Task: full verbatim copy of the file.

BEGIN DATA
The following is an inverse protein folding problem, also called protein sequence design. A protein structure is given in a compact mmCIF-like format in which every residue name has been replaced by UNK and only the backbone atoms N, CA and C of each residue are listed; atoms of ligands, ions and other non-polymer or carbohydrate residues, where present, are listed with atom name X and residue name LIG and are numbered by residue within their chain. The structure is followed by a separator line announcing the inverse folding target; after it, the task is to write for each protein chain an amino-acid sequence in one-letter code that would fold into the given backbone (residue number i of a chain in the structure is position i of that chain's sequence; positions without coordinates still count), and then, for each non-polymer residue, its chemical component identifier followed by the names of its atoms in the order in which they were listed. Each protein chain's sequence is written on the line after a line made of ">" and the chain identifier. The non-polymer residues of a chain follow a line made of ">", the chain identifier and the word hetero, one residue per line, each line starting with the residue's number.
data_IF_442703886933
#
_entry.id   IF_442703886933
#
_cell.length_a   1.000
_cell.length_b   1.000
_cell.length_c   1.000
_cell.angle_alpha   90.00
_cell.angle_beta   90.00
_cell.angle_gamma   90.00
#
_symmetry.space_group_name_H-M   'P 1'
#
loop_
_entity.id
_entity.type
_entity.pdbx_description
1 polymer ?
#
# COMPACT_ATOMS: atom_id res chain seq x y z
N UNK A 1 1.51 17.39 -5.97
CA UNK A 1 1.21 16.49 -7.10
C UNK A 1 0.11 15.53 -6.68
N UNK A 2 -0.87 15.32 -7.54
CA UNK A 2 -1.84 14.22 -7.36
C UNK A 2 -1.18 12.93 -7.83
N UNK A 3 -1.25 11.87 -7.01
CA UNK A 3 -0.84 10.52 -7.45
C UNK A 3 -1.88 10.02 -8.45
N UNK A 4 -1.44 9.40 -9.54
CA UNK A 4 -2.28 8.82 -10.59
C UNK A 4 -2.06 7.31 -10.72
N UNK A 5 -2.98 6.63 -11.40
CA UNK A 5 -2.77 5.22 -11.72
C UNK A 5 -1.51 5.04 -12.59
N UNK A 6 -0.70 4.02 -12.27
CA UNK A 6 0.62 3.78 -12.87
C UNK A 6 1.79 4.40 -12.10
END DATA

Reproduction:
The following is an inverse protein folding problem, also called protein sequence design. A protein structure is given in a compact mmCIF-like format in which every residue name has been replaced by UNK and only the backbone atoms N, CA and C of each residue are listed; atoms of ligands, ions and other non-polymer or carbohydrate residues, where present, are listed with atom name X and residue name LIG and are numbered by residue within their chain. The structure is followed by a separator line announcing the inverse folding target; after it, the task is to write for each protein chain an amino-acid sequence in one-letter code that would fold into the given backbone (residue number i of a chain in the structure is position i of that chain's sequence; positions without coordinates still count), and then, for each non-polymer residue, its chemical component identifier followed by the names of its atoms in the order in which they were listed. Each protein chain's sequence is written on the line after a line made of ">" and the chain identifier. The non-polymer residues of a chain follow a line made of ">", the chain identifier and the word hetero, one residue per line, each line starting with the residue's number.
data_IF_442703886933
#
_entry.id   IF_442703886933
#
_cell.length_a   1.000
_cell.length_b   1.000
_cell.length_c   1.000
_cell.angle_alpha   90.00
_cell.angle_beta   90.00
_cell.angle_gamma   90.00
#
_symmetry.space_group_name_H-M   'P 1'
#
loop_
_entity.id
_entity.type
_entity.pdbx_description
1 polymer ?
#
# COMPACT_ATOMS: atom_id res chain seq x y z
N UNK A 1 1.51 17.39 -5.97
CA UNK A 1 1.21 16.49 -7.10
C UNK A 1 0.11 15.53 -6.68
N UNK A 2 -0.87 15.32 -7.54
CA UNK A 2 -1.84 14.22 -7.36
C UNK A 2 -1.18 12.93 -7.83
N UNK A 3 -1.25 11.87 -7.01
CA UNK A 3 -0.84 10.52 -7.45
C UNK A 3 -1.88 10.02 -8.45
N UNK A 4 -1.44 9.40 -9.54
CA UNK A 4 -2.28 8.82 -10.59
C UNK A 4 -2.06 7.31 -10.72
N UNK A 5 -2.98 6.63 -11.40
CA UNK A 5 -2.77 5.22 -11.72
C UNK A 5 -1.51 5.04 -12.59
N UNK A 6 -0.70 4.02 -12.27
CA UNK A 6 0.62 3.78 -12.87
C UNK A 6 1.79 4.40 -12.10